Compounded influences

That provided Gifford and his student Matthew Edwards with reliable data, but they still had to make sense of it. Gene deletion alone seemed to explain about 40 percent of the variance they saw in yeast colonies' growth rates. Gene deletion combined with a blunt categorization of strains according to their nonchromosomal material explained the other 60 percent.

But Gifford and Edwards built a more detailed mathematical model that posited a nonlinear interaction between the virus and particular strains of mitochondria. That model explained more than 90 percent of the variation they saw—not only in colonies with deleted genes, but in the naturally occurring yeast cells as well.

"You might think that the effect of the chromosomal modification and the effect, for example, of the virus were both important but independent," Gifford says. "What we found is that they weren't independent. They were synergistic."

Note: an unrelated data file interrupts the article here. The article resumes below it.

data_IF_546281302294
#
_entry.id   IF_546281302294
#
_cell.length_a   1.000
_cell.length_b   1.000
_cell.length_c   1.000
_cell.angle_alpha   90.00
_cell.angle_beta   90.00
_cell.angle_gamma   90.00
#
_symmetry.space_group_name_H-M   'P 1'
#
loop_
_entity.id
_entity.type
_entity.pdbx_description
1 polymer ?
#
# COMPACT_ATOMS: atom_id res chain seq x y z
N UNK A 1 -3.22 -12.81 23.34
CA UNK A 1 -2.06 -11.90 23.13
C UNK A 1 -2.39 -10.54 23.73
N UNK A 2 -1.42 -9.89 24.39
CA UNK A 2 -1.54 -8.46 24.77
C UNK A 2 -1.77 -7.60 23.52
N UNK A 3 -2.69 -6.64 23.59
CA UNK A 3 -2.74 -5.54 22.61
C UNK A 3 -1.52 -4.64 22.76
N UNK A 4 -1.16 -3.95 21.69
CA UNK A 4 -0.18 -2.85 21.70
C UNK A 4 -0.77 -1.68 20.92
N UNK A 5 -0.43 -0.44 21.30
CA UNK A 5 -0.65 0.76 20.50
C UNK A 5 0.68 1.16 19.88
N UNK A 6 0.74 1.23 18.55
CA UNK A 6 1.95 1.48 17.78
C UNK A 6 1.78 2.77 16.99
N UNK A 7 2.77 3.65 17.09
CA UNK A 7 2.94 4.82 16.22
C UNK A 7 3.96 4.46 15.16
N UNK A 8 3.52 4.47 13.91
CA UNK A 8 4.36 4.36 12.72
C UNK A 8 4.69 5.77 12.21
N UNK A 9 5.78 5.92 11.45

"At a very high level and at a very conceptual level, what they're showing is that we should also be looking for heritability and variation in phenotype in regions that are not in the chromosomal DNA," says Eran Segal, a professor of applied mathematics at the Weizmann Institute in Israel whose group does computational biology. "There's anecdotal evidence that we'll see similar things in humans."

Biologists attempting to fill gaps in our understanding of heritability have offered "plausible explanations, like rare variants and combinations that from a statistical-power point of view are hard to analyze," Segal says. "Some of the missing heritability is definitely in there." But the MIT researchers' paper, he says, "highlights that there may be simpler—simpler in the sense that we can more easily access it—heritability that we can explain maybe by also looking at the nonchromosomal genetic material that human cells carry. With fairly easy techniques, we can access that information, and I think that researchers in the field would be wise to begin to look at it."

More information: Interactions between chromosomal and nonchromosomal elements reveal missing heritability, PNAS, www.pnas.org/cgi/doi/10.1073/pnas.1407126111